Thursday, June 9, 2011

Computing the size of a HashMap

It's often useful to do some back-of-the-envelope calculations to figure how much memory your program will use. A rough estimate can help you figure out whether your current design will work for your expected input data or not.

In this post I'll show you how to compute the size of a HashMap of ByteString keys and Int values. The technique can be applied to any Haskell data type. Note that the following applies to GHC, other compilers may use different storage conventions.

First, lets start by looking at how much memory one ByteString uses. Here's the definition of ByteString:

data ByteString = PS {-# UNPACK #-} !(ForeignPtr Word8)
                     {-# UNPACK #-} !Int  -- offset
                     {-# UNPACK #-} !Int  -- length

(The two Int fields are used to support O(1) slicing.)

We also need the definitions of ForeignPtr and Int:

data ForeignPtr a = ForeignPtr Addr# ForeignPtrContents

data ForeignPtrContents
    = PlainForeignPtr !(IORef (Finalizers, [IO ()]))
    | MallocPtr (MutableByteArray# RealWorld)
                !(IORef (Finalizers, [IO ()]))
    | PlainPtr (MutableByteArray# RealWorld)

data Int = I# Int#

Int# is an unboxed type. Most unboxed types take one word, the exceptions being Int64#, Word64#, and Double# which take 2 words on a 32-bit machine.

The UNPACK pragma indicates to the compiler that it should unpack the contents of a constructor field into the constructor itself, removing a level of indirection. After the compiler has unpacked the fields, we'll end up with a definition that looks like this:

data ByteString = PS Addr# ForeignPtrContents
                     Int#  -- offset
                     Int#  -- length

To compute the number of words a constructor will use, count the number of constructor fields and add one (for the constructor header). This rule-of-thumb works in most cases (but see the exceptions for 64-bit unboxed types above). Applying this rule we can see that the PS constructor will use 5 words. We then need to add the size of the ForeignPtrContents constructor, which is a PlainPtr if the ByteString was allocated on the GHC heap. Since PlainPtr has one field we add 2 words to the total memory usage.

Finally we need to look at the definition of MutableByteArray#, which is implemented by the GHC run-time system using a C struct named StgArrWords:

typedef struct {
    StgHeader  header;
    StgWord    bytes;
    StgWord    payload[FLEXIBLE_ARRAY];
} StgArrWords;

The StgHeader takes one word (when compiling with profiling turned off) so StgArrWords takes 2 words, plus the actual payload (rounded up to whole words).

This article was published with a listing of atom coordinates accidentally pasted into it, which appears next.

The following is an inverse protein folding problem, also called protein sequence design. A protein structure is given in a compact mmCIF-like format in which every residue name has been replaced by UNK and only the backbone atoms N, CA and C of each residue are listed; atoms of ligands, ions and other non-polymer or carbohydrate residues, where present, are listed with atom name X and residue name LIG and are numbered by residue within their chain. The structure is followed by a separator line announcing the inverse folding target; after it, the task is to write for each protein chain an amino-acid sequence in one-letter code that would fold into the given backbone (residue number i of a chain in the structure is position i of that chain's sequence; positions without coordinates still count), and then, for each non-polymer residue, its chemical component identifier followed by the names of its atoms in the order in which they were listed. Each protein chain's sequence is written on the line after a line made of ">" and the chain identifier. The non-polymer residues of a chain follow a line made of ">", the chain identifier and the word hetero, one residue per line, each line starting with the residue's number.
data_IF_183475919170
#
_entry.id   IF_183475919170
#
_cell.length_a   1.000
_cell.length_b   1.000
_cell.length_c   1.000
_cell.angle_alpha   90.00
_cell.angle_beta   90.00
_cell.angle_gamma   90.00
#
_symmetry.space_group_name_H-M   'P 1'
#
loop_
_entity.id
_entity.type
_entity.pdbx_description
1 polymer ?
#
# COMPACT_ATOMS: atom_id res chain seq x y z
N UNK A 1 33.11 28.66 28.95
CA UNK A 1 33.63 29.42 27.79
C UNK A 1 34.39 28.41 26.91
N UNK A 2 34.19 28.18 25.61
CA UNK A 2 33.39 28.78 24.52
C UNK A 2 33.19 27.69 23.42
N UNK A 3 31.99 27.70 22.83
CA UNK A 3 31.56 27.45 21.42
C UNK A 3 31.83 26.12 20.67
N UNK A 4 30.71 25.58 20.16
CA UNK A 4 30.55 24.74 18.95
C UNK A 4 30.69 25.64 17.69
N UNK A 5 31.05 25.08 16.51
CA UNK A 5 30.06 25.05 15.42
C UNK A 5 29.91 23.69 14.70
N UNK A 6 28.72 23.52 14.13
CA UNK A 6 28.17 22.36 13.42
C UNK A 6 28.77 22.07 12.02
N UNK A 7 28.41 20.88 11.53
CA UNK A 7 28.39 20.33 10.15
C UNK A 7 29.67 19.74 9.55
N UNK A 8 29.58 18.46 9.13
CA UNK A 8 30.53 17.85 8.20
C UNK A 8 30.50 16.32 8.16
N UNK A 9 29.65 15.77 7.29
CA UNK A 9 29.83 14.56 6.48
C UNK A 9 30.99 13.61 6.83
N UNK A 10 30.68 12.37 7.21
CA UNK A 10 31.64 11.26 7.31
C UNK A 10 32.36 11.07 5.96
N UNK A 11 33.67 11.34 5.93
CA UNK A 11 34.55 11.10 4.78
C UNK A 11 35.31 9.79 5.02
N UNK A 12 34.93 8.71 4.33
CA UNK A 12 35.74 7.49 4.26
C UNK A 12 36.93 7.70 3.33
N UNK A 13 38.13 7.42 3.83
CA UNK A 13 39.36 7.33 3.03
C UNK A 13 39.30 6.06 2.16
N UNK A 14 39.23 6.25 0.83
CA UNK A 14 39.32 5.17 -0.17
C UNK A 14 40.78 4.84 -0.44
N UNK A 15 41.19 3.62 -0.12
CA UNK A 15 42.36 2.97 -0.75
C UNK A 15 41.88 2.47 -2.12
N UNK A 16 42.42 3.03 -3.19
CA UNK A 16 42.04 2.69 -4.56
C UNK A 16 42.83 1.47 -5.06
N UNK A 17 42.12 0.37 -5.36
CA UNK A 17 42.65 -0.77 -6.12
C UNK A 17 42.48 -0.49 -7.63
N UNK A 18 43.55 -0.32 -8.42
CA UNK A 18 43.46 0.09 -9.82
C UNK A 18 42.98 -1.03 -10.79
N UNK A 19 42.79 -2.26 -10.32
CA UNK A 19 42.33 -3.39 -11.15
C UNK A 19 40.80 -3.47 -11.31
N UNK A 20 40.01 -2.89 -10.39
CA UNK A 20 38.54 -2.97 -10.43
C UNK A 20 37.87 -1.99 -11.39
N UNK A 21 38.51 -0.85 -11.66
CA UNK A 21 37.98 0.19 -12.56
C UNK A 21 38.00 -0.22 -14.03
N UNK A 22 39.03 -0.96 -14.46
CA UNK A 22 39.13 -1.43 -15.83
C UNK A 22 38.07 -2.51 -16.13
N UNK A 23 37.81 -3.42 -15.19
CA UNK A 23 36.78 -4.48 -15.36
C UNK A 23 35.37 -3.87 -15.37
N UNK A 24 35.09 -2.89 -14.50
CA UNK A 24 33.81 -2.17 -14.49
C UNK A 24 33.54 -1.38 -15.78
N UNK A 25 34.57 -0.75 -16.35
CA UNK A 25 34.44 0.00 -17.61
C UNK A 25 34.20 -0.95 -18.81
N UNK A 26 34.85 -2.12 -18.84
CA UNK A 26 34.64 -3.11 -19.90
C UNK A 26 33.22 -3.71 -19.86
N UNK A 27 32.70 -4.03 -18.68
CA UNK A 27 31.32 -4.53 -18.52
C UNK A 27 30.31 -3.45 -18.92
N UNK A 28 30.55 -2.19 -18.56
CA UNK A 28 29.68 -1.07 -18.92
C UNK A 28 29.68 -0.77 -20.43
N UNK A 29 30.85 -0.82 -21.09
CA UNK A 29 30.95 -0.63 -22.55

If we add it all up we get 9 words, plus the size of the payload. We can visualize the memory layout of a ByteString using a box-and-arrows diagram (for lack of a better term):

Now lets look at the definition of HashMap:

data HashMap k v
    = Bin {-# UNPACK #-} !SuffixMask
          !(HashMap k v)
          !(HashMap k v)
    | Tip {-# UNPACK #-} !Hash
          {-# UNPACK #-} !(FL.FullList k v)
    | Nil

SuffixMask and Hash are just synonyms for Int. We also need the definition of FullList:

data FullList k v = FL !k v !(List k v)
data List k v = Nil | Cons !k v !(List k v)

Applying the UNPACK pragmas we get

data HashMap k v
    = Bin Int#
          !(HashMap k v)
          !(HashMap k v)
    | Tip Int#
          !k v !(List k v)
    | Nil

By counting the number of fields, we can see that each Bin constructor takes 4 words and each Tip constructor 5 words, plus the size of the List.

The size of the List depends on the number of hash collisions. These are quite rare so lets assume that the FullList only has one element, which means List is Nil. The Nil constructor has no fields so a single in-memory value can be shared by all instances in the program. This means that a Tip constructor takes 5 words, including the (zero) cost of the List field.

Below is a diagram of the memory layout of a HashMap with two entries and no hash collisions.

Note how the Nil constructor is shared.

Most likely, you're not interested in the size of individual Bin and Tip constructors, but in the size of each key-value entry in the map. To compute that we need to know the number of Bin constructors per Tip constructor.

For the sake of this discussion lets assume the tree is perfectly balanced. For a HashMap of size N this means that we have N leaves (Tip constructors) and N-1 interior nodes (Bin constructors). We can now compute the overhead per key-value pair (i.e. the size of the key-value pair, excluding the actual key and value) as: (5N + 4(N-1)) / N = 9 - 4/N or about 9 words.

Given that an Int (not an Int#) takes 2 words, we can compute the total memory cost of a key-value pair in a HashMap ByteString Int as

(9 + 9 + 2) * MachineWordSize + ByteStringLength

bytes, where ByteStringLength should be rounded up to a multiple of the machine word size (i.e. 4 or 8).

N.B. The program as a whole will use a bit more memory than the sum of all the values you allocate due to GC.

Aside: I'm working on switching HashMap to use another data structure, a Hash Array Mapped Trie, in its implementation. This will bring the overhead per key-value pair down from 9 words to about 4 words.

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